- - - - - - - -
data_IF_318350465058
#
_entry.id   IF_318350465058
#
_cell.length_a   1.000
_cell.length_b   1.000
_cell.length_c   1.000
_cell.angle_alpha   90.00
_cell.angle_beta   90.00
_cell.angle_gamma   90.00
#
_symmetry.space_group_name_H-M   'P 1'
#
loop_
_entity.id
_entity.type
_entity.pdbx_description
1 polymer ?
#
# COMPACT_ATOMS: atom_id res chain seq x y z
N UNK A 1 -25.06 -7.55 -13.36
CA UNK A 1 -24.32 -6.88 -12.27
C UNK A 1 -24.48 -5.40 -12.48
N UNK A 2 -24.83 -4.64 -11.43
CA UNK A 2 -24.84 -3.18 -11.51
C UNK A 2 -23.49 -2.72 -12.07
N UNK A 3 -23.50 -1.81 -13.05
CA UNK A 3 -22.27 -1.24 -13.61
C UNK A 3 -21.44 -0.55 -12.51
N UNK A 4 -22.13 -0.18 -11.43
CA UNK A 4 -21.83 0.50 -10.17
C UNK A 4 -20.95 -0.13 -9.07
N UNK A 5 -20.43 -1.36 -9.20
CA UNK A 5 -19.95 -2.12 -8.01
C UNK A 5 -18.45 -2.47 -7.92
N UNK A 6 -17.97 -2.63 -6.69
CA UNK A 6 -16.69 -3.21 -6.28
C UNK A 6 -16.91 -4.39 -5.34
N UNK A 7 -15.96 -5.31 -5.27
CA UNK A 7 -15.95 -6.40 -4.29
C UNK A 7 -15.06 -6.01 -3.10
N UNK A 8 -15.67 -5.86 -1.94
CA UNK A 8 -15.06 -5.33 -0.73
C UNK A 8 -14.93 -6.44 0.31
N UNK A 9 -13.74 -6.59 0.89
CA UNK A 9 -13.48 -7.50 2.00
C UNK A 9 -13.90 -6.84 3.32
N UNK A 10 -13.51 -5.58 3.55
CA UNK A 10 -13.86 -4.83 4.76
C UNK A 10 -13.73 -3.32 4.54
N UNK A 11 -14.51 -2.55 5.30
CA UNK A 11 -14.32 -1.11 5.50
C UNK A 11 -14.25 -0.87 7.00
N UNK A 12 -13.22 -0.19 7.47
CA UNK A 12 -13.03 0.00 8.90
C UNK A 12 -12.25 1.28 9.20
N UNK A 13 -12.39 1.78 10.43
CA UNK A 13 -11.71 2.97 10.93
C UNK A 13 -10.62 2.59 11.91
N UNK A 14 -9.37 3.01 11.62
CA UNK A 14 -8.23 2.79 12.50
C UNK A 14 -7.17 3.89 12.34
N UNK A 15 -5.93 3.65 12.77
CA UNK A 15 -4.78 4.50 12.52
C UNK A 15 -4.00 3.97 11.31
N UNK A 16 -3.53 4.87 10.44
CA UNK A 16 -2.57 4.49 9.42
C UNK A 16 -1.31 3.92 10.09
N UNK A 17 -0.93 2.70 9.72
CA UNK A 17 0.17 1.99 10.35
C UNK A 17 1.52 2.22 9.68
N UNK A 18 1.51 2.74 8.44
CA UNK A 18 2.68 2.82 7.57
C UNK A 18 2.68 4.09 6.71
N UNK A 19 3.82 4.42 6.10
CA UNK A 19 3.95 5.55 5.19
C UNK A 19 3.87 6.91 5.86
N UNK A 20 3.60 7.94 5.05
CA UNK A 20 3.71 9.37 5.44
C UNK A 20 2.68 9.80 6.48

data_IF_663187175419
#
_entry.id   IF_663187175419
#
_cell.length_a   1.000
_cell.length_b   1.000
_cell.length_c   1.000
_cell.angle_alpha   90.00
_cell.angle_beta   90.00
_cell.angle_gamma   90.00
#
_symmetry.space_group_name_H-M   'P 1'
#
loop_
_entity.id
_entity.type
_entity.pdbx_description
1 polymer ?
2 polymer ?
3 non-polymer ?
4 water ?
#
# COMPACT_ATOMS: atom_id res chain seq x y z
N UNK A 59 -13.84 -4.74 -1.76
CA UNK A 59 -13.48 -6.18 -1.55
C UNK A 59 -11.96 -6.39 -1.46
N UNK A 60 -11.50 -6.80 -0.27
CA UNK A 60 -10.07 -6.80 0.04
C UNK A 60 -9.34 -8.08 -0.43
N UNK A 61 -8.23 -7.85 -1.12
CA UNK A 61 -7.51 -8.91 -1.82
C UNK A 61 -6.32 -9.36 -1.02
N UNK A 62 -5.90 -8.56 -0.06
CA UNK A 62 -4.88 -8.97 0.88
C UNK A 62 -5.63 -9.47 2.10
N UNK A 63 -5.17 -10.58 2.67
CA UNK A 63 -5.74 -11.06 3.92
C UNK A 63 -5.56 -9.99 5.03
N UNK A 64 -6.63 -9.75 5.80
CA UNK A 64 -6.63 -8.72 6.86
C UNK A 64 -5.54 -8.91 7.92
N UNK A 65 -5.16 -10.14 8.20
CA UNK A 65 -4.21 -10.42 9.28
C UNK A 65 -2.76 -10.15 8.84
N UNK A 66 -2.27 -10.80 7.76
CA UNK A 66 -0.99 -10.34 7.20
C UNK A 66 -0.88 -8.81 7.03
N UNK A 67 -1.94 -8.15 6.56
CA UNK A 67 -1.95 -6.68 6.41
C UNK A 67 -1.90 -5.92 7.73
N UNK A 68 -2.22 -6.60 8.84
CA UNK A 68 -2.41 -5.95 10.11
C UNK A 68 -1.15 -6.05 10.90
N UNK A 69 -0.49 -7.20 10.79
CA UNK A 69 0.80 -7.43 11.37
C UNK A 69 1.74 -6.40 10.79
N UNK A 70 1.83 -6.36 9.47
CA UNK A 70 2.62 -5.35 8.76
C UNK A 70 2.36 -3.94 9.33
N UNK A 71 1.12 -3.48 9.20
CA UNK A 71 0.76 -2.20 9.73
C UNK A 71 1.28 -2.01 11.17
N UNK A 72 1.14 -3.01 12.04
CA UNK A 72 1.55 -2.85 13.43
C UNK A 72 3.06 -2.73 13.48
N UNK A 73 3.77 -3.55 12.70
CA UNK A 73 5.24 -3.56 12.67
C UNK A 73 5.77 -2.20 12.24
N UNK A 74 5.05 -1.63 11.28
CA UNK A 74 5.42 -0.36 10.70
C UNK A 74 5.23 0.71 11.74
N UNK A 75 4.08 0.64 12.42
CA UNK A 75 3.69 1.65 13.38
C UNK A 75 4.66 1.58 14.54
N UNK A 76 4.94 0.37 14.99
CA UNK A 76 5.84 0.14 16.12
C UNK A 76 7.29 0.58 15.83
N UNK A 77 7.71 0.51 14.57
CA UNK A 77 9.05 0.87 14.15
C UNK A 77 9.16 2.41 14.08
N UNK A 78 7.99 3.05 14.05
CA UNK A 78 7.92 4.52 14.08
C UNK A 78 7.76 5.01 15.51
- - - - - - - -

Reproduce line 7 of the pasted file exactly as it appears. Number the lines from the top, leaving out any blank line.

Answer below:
_cell.length_c   1.000